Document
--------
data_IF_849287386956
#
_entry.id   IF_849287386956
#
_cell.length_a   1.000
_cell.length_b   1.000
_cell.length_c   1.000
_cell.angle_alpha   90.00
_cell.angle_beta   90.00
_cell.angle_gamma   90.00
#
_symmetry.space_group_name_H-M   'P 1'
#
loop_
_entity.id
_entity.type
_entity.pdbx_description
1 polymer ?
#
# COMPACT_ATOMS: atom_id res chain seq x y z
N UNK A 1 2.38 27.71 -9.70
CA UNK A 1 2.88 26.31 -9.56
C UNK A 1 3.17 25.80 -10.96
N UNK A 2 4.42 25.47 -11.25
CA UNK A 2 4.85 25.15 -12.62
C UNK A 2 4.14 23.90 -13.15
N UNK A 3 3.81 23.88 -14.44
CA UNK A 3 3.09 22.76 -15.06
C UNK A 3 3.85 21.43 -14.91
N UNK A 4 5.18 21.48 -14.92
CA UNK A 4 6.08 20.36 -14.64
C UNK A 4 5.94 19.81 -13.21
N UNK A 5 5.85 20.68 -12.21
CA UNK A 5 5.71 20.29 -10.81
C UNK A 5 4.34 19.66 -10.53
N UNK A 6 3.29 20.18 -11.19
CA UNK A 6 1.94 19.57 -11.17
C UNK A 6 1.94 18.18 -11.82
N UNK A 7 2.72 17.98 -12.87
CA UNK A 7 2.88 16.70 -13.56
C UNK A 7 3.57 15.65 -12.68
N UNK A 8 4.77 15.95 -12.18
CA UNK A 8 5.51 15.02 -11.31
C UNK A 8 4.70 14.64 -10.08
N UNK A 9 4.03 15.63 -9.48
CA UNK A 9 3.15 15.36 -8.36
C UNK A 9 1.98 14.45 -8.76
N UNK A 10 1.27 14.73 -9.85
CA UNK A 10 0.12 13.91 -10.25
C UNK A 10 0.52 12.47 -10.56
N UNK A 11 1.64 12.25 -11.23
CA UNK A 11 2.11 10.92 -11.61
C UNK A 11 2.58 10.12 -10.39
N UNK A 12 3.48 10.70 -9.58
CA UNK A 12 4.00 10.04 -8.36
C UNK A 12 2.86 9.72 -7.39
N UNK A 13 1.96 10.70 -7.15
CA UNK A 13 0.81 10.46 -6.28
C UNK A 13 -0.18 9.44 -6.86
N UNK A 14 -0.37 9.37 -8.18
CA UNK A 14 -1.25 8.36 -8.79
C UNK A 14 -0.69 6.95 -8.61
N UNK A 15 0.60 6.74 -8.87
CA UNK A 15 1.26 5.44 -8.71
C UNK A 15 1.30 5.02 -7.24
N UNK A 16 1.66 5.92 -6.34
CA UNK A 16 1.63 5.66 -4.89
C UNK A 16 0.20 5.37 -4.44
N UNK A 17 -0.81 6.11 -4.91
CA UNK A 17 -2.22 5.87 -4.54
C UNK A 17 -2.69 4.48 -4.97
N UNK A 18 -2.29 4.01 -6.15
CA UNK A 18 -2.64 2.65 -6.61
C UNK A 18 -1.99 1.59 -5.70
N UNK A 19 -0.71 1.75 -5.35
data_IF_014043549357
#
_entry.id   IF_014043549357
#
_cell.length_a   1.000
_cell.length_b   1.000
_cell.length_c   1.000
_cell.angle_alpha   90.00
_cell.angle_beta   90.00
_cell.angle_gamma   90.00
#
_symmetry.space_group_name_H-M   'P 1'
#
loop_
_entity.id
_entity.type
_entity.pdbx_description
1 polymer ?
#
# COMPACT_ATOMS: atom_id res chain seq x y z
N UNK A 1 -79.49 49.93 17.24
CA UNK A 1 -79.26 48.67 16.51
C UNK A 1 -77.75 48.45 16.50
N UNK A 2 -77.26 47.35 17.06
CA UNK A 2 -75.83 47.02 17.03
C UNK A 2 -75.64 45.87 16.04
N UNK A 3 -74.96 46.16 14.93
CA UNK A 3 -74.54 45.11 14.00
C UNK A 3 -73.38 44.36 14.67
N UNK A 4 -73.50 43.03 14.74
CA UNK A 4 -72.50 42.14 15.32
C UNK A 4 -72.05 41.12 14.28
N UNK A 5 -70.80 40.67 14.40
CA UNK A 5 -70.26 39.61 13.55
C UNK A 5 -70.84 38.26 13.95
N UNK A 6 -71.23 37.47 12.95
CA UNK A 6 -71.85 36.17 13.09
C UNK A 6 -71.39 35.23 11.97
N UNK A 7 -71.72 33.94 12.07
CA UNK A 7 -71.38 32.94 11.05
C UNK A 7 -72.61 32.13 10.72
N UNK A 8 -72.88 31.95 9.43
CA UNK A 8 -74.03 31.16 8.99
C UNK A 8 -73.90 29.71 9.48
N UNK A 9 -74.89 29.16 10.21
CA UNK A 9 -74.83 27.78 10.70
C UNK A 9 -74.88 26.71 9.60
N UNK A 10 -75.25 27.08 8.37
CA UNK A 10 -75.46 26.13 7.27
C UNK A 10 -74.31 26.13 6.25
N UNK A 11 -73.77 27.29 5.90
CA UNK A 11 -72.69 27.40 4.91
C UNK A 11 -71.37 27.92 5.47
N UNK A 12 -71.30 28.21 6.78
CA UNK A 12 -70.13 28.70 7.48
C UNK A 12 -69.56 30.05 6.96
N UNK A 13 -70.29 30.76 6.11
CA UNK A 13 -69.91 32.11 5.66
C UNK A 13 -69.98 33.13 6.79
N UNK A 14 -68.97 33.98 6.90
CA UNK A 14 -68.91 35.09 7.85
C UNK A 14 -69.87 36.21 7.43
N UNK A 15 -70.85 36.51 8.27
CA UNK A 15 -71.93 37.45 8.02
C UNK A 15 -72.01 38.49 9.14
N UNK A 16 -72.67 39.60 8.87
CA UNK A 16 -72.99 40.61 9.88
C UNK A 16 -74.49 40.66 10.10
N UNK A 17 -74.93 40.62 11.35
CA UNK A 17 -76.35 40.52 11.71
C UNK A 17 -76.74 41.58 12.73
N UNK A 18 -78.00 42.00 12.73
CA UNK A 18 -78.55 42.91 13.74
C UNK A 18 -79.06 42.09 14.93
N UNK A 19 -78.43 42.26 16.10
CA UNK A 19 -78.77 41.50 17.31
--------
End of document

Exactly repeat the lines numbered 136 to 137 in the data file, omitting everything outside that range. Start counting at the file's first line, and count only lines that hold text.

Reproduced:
CA UNK A 14 -68.91 35.09 7.85
C UNK A 14 -69.87 36.21 7.43